This article titled “Why European wines are still number one” was written by Fiona Beckett, for The Guardian on Friday 6th March 2020 14.00 UTC
The first wines I ever tried were European, most of the wines I buy are still European and I’ve visited more European vineyards than those on any other continent. Except that I don’t think of them as “European”, but as French, Italian, Spanish, Greek … The great fallacy of the whole wretched Brexit debate is that individual countries lose their identity from being part of Europe. Well, not when it comes to wine, they don’t – or very little else, for that matter.
Be that as it may, most wine lovers – and winemakers – would agree that Europe produces the world’s greatest wines: bordeaux, burgundy, barolo, brunello; and incomparable sweet wines such as sauternes and Hungary’s tokaji. There’s a reason champagne, chablis and châteauneuf-du-pape form the classic backbone of any wine list.
But it’s the byways of the wine world that are so fascinating. Italy alone has more than 377 grape varieties, according to Jancis Robinson’s Wine Grapes (wine geeks who want to dig deeper should acquire Ian d’Agata’s absorbing Italy’s Native Wine Grape Terroirs), while Portugal has 77, with colourful names that translate as “fly droppings” (bical) and “bastard” (bastardo). Priced at a fraction of better-known examples, they amply repay seeking out.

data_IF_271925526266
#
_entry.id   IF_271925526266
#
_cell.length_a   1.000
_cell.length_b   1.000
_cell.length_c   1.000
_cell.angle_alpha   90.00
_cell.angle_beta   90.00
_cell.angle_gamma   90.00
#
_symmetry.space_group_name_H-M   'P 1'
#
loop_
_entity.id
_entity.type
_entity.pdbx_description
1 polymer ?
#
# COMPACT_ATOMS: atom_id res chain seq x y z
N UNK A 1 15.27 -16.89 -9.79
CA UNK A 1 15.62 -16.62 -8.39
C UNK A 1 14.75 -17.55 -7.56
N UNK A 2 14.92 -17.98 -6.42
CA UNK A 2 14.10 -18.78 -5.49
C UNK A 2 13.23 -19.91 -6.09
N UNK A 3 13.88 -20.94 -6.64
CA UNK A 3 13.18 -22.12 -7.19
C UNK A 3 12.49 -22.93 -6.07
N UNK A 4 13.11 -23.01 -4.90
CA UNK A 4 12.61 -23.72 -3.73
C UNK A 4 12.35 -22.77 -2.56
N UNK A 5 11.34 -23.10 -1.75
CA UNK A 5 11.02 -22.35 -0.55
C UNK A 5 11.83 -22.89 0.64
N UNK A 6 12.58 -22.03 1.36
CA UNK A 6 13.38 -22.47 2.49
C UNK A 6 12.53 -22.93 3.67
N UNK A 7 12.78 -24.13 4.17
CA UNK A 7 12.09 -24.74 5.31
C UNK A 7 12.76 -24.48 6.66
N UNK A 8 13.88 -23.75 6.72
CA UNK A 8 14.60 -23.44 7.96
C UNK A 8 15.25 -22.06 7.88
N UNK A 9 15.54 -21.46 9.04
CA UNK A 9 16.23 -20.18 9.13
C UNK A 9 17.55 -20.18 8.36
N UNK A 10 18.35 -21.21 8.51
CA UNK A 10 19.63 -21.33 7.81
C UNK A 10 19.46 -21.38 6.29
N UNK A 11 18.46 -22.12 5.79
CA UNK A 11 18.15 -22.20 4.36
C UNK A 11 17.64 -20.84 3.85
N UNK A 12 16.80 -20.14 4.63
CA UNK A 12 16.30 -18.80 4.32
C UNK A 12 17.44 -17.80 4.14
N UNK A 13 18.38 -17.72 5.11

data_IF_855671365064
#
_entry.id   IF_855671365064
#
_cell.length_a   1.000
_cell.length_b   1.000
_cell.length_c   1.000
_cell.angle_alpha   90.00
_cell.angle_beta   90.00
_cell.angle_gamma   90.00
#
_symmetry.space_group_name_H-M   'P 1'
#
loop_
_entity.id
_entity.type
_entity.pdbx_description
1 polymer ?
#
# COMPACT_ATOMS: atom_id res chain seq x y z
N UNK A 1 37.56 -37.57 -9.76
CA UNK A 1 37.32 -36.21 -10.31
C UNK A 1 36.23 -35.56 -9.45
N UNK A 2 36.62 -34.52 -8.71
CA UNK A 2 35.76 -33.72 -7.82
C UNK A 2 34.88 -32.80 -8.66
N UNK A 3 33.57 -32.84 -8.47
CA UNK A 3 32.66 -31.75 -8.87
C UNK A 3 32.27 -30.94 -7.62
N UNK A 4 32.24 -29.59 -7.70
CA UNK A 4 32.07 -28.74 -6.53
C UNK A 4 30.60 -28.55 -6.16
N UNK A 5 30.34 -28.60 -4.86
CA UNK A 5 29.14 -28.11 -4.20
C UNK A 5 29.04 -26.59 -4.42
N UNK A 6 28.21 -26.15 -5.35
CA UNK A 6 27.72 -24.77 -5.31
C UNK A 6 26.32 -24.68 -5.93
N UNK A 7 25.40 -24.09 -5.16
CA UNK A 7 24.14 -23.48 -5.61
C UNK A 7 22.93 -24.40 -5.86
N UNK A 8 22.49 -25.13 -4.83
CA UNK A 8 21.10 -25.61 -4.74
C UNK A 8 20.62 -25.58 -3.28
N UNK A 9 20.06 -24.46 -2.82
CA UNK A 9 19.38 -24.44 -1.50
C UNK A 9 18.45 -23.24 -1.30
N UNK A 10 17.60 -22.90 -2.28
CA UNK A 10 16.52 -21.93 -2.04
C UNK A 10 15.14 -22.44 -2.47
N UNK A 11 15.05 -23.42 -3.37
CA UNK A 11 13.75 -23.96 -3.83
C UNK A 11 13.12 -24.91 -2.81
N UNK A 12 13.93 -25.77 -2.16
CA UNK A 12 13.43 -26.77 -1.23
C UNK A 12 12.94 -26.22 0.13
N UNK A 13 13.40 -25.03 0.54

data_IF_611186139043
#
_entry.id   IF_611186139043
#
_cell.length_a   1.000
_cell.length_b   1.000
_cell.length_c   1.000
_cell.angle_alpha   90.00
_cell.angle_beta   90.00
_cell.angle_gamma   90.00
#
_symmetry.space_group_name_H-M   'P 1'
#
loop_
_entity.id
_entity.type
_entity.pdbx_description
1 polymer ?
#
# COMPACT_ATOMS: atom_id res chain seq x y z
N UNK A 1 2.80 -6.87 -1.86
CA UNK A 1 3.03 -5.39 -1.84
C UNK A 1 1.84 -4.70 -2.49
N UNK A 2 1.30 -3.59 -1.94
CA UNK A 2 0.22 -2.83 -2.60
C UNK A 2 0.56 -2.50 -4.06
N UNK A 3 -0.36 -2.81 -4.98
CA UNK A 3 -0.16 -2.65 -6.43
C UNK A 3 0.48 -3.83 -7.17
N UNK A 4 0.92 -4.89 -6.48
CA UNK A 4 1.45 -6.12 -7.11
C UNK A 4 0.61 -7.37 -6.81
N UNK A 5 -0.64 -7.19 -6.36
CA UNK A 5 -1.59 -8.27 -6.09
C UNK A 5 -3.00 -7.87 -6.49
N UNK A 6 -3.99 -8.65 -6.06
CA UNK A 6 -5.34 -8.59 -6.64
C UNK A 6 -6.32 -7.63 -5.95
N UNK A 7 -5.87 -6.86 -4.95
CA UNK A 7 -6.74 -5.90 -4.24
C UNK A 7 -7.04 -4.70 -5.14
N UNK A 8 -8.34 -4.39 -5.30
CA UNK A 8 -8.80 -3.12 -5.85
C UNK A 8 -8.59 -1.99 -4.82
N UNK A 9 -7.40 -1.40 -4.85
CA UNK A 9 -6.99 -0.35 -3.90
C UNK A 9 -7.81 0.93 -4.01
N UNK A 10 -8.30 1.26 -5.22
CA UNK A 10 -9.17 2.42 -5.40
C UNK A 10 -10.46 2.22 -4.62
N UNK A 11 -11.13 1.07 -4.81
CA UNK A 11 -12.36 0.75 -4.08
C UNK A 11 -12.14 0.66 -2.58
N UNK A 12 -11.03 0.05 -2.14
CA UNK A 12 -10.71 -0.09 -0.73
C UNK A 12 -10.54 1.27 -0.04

What’s txakoli when it’s at home? A sharp, deliciously spritzy Basque country white that you may have come across if you’ve ever visited San Sebastian. You can order the 2019 Txomin Etxaniz direct from Spain for £7.81 a bottle (plus shipping) at winebuyers.com. If you’re after unusual reds, try Austria’s zweigelt (see today’s picks ) or blaufränkisch (also known in Hungary as kékfrankos). And if you want to explore what the European wine world has to offer, always drink local when you’re travelling. In Venice, say, you’ll find not just prosecco and pinot grigio, but the far more alluring friulano and refosco.
While some regions cling rigidly to tradition, the wine world is constantly changing. There are parts of Europe, such as the Languedoc and parts of Sicily, which are now like the new world in their approach to wine-making and marketing, while climate change is making it possible to grow grapes commercially in places they never thrived before. Last autumn, I visited Hällåkra, an organic vineyard in the Skåne region of southern Sweden, where there are now some 40 wineries. They even have their own winery restaurant.
So we may be out of Europe, but we can, and still should, enjoy European wines. Quick, now, while we can still afford them.
Four European wines you might not have tried
Petri Pinot Noir Pfalz
£12.50 (or £10.95 by the case) Lea & Sandeman, 13.5%.
Fruity, seductively rounded German pinot noir (they usually call it spätburgunder). Very good for the price.
Pepp Blauer Zweigelt 2018
£8.50 The Wine Society, 12.5%.
If you like pinot (and beaujolais), you’ll like this juicy Austrian red. Enjoy with grilled chicken or schnitzel.
Dafnios Vidiano 2017/18
£15 Maltby & Greek, 13.5%.
Sharp and salty as a chunk of feta, Greek whites are ace with salads and seafood, even grilled lamb.
Crémant de la Loire
£7.99 Lidl, 12%.
Crémant is a French word for sparkling wines that are not champagne: this, based on chenin blanc, is from the Loire. Good for a kir or bellini.
• For more by Fiona Beckett, go to matchingfoodandwine.com
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